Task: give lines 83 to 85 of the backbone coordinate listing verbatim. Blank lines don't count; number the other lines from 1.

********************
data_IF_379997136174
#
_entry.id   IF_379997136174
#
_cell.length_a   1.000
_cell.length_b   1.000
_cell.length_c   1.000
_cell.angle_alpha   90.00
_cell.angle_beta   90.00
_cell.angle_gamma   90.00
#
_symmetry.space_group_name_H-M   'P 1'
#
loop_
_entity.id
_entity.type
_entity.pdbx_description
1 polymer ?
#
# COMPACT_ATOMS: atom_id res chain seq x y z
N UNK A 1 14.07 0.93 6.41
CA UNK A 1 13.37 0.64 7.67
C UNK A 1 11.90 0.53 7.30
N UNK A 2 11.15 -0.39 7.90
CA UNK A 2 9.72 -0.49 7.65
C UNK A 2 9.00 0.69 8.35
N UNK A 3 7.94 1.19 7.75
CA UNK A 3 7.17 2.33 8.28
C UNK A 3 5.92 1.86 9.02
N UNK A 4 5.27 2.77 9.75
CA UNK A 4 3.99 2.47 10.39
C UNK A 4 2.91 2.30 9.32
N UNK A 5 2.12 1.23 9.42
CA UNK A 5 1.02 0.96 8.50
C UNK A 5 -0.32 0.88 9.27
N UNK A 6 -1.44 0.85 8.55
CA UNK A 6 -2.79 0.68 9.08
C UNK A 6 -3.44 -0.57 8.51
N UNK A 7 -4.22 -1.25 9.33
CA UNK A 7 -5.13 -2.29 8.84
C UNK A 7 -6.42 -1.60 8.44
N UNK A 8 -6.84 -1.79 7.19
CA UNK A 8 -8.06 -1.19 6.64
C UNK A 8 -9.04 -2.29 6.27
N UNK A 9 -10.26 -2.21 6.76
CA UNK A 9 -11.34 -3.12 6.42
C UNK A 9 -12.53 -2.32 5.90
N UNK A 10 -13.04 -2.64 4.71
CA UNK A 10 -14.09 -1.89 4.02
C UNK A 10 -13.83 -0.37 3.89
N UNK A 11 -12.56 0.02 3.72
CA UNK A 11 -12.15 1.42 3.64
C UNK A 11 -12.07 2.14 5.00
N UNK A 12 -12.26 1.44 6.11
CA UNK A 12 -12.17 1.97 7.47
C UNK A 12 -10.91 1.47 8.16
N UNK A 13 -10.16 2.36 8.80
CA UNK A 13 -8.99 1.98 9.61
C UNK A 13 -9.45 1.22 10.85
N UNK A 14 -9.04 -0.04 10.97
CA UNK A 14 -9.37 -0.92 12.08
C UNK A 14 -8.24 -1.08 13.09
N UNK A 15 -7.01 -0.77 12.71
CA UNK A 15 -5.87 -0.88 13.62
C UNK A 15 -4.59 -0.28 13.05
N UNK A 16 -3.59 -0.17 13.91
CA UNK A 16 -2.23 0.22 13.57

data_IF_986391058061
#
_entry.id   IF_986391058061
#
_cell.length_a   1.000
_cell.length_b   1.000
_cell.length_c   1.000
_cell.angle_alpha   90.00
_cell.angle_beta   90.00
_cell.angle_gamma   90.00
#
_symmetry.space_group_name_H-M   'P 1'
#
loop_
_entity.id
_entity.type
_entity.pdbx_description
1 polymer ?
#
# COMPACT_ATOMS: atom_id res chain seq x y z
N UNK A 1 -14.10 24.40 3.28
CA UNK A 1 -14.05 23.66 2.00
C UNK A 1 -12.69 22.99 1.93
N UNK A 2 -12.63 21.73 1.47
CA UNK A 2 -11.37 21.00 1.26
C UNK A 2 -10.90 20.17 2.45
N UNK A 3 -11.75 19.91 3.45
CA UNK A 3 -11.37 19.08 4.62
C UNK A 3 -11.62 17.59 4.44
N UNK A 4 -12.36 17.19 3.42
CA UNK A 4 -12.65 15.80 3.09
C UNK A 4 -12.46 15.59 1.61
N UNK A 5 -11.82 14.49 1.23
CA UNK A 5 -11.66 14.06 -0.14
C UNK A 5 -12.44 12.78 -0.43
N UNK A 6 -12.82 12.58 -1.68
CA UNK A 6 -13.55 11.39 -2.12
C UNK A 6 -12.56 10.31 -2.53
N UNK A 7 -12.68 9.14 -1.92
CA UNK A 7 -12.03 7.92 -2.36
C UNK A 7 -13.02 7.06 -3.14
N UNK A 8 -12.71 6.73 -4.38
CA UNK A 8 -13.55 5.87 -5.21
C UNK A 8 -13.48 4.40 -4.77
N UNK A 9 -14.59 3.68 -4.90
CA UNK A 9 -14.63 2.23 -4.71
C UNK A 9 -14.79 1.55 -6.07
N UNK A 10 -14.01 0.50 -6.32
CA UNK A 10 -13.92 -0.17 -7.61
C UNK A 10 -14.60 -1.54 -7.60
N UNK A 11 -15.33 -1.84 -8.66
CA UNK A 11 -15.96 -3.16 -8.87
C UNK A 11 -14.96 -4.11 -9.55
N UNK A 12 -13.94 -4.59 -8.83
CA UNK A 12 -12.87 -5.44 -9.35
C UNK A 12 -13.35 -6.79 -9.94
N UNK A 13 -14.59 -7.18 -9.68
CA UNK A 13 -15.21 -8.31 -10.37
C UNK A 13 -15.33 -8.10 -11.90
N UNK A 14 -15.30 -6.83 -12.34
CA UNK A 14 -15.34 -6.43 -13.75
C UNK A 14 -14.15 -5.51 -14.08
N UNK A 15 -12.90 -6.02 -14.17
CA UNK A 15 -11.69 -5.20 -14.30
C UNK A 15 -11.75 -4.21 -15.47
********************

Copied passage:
_entity.type
_entity.pdbx_description
1 polymer ?